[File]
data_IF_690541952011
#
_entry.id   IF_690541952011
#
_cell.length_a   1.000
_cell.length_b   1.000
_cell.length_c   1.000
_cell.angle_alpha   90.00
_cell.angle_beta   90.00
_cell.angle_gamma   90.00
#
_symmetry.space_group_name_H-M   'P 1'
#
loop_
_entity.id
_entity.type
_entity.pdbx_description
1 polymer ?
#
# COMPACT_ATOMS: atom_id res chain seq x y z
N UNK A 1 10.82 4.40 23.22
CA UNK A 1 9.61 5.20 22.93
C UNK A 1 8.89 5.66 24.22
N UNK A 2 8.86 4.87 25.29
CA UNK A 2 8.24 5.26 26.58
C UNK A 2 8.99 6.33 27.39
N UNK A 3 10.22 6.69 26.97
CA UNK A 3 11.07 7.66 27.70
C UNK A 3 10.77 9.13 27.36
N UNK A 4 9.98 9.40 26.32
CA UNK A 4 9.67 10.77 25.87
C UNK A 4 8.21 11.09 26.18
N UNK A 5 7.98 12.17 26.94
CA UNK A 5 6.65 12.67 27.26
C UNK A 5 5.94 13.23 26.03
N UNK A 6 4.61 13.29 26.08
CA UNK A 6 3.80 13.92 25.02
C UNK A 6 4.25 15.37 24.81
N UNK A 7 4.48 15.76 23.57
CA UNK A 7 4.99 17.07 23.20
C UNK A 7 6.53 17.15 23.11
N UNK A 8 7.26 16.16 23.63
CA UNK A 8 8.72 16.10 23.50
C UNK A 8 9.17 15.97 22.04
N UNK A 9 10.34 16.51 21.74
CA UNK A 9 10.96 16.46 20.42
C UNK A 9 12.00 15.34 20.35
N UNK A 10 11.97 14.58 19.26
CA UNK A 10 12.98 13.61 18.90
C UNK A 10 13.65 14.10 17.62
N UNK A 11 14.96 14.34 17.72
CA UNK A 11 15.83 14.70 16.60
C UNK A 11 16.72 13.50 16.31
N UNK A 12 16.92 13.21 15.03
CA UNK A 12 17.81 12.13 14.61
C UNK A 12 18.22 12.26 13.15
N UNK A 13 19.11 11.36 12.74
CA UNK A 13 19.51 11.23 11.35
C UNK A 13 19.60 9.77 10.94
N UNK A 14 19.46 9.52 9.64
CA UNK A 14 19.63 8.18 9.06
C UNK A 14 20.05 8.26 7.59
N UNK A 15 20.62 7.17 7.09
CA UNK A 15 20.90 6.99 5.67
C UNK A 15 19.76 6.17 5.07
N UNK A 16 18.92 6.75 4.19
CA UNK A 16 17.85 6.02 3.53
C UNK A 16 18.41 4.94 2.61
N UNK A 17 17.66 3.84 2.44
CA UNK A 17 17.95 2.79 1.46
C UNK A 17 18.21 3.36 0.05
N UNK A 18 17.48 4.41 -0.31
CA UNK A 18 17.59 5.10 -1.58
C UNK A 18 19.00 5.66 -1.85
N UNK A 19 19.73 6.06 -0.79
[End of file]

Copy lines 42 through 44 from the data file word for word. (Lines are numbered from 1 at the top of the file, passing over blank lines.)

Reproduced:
N UNK A 8 7.26 16.16 23.63
CA UNK A 8 8.72 16.10 23.50
C UNK A 8 9.17 15.97 22.04